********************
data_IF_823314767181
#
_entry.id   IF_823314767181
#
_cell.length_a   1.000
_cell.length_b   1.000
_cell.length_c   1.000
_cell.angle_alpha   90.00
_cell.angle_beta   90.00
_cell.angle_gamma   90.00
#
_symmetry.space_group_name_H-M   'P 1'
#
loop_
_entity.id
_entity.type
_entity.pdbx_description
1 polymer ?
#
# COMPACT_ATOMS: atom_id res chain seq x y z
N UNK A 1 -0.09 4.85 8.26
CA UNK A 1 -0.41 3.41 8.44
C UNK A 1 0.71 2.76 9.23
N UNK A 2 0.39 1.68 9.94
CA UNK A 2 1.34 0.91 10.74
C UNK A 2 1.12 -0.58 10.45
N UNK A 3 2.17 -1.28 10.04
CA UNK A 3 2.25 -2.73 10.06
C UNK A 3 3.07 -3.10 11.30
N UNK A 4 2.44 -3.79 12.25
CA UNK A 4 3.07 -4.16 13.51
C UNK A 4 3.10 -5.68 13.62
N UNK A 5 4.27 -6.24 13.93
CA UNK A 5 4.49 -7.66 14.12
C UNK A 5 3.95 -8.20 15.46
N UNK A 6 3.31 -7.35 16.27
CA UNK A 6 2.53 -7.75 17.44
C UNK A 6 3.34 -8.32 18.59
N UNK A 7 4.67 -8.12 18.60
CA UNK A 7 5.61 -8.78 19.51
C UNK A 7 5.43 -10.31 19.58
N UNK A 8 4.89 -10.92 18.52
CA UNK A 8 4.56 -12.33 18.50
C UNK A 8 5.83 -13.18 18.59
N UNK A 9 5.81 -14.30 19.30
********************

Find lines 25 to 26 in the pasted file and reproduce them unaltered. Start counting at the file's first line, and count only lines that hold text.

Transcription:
CA UNK A 2 1.34 0.91 10.74
C UNK A 2 1.12 -0.58 10.45